Oops: A municipal employee in the US"B accidentally deleted 22.5 terabyte information

The heavy price of sluminess: A Dallas City IT employee deleted a huge amount of computerized files, totaling 22.5 terabytes. The employee was fired last Friday. The deletion was revealed after a comprehensive internal inspection of all 2018 computerized archives in Dallas. The employee deleted 13 terabyte police files, 7.5 terabyte police photo and video files and 2 terabyte municipal secretariat files. Dallas Technology and Information Commissioner Bill Zielinski reported the affair, noting that the investigation began after a number of cases in recent months did not identify documents that were supposed to be available to relevant authorities at police and municipal computers. Zeilinski declined to elaborate and give examples of the type of documents that disappeared, and he stressed that the Dallas local government system hopes some of the material still exists somewhere and can be recovered. He said that as far as is currently known, the material that was deleted (and not restored) includes both its source and its backups.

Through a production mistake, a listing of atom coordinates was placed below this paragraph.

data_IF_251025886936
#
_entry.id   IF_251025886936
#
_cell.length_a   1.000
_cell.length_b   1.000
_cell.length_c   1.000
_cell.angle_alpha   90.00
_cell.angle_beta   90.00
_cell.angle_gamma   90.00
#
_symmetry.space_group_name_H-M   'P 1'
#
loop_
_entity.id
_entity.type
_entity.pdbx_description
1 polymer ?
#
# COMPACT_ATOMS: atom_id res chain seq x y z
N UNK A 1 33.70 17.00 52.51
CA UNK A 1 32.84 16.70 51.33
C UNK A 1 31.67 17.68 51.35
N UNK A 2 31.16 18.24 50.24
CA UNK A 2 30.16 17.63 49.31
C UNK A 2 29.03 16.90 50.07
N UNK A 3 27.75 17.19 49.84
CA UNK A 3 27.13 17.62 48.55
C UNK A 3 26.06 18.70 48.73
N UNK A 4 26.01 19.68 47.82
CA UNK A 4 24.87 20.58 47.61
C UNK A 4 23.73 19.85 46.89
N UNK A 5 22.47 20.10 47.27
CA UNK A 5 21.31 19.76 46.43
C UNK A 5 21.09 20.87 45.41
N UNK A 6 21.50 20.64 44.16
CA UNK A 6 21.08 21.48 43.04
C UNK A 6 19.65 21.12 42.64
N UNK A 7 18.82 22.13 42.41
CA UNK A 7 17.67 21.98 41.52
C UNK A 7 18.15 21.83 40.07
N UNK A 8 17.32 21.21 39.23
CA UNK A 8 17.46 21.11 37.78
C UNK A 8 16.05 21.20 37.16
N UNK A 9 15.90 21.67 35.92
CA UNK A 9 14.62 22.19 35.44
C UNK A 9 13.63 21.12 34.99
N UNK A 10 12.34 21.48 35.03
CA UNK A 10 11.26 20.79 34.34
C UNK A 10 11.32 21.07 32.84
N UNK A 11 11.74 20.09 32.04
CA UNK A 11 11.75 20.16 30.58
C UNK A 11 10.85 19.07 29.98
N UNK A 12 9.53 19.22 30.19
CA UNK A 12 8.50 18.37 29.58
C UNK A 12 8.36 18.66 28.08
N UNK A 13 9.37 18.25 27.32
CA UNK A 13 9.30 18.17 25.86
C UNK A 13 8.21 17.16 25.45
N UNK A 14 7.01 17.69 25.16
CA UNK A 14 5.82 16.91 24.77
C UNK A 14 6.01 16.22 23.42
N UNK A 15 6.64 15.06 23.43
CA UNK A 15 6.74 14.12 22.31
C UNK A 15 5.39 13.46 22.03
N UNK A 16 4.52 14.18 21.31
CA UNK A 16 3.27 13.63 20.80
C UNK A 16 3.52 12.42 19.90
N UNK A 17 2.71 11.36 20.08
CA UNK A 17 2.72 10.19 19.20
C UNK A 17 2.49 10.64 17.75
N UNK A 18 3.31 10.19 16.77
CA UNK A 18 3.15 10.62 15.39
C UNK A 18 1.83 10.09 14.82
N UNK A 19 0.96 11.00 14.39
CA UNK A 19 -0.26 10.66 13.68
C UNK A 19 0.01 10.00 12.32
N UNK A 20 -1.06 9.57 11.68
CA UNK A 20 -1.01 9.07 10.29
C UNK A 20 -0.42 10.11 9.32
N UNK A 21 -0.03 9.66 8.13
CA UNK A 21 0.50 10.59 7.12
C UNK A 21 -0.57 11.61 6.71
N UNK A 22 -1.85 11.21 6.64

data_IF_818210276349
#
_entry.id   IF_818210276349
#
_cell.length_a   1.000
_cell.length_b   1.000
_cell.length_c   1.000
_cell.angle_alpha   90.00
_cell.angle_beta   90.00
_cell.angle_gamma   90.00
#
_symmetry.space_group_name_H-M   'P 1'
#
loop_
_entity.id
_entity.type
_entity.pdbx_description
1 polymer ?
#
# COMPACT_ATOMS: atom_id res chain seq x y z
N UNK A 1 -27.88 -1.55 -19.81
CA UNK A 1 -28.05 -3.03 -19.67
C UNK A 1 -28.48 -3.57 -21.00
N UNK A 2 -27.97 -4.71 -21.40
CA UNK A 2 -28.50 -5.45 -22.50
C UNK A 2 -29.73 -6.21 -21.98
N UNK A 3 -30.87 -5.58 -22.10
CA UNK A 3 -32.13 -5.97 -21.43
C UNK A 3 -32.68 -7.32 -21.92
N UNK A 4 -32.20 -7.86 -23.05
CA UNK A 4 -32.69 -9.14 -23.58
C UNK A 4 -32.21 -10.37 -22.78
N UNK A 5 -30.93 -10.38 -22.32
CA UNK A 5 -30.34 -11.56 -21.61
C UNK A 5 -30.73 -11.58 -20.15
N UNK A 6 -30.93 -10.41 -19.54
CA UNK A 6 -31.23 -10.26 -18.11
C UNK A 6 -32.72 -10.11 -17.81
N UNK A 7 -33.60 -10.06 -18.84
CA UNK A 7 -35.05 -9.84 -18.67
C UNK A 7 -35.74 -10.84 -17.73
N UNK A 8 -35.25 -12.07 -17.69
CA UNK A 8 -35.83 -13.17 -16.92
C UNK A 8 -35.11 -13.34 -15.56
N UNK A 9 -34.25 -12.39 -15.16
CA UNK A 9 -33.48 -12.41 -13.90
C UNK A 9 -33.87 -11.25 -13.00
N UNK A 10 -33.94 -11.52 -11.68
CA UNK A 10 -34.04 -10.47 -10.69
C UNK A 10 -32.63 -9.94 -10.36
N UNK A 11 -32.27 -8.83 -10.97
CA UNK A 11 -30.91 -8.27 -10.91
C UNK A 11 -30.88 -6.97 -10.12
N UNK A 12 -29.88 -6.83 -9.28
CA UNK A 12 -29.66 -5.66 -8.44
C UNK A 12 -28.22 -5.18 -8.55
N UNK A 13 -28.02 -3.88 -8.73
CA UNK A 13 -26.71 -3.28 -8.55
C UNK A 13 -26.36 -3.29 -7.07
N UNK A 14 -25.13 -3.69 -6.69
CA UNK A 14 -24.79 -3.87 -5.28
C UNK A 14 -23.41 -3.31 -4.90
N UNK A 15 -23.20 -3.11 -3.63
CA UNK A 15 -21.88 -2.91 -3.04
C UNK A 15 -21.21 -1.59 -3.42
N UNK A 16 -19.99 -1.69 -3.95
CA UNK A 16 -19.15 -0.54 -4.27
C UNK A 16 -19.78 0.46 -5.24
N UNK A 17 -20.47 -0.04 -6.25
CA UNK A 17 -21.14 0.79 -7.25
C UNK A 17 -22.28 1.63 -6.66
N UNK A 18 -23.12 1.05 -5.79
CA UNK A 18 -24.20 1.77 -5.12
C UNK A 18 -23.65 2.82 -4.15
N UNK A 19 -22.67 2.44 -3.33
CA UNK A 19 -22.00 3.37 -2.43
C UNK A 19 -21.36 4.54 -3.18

1 View the gallery Dallas City Hall USADallas City Hall USA Dallas (Getty) Municipality The employee’s name was not released – he was questioned by police on suspicion of intentionally sabotaging government materials but in the end the conclusion was that things were done inadvertently and not maliciously. . Accordingly, it was decided that there was no reason to file an indictment against him. Just to illustrate, the deleted materials, amounting to 22.5 terabytes, can contain 7,500 hours of HD quality videos, or 6 million images, or 150 million pages of Word documents. Dallas’ chief financial officer, Elizabeth’ Elizabeth Reich referred in an email she sent to senior officials to the test findings. Among other things, she wrote that the entire conduct of the employee in question was riddled with recurring errors, and these ultimately led to the huge deletions – she said, the incident required his dismissal. The chain of events began when the employee was asked to transfer 35 terabytes of computerized archive material from their online storage areas to physical servers – the request was to take 5 days and the start of work was set for March 31 this year. However, according to the test results, the IT employee made a series of mistakes during the procedure, which led to the huge deletion. The municipality was able to recover 14 terabytes of materials but all the rest, as stated 22.5 terabytes of documents, photos and videos, were deleted without the ability to recover.

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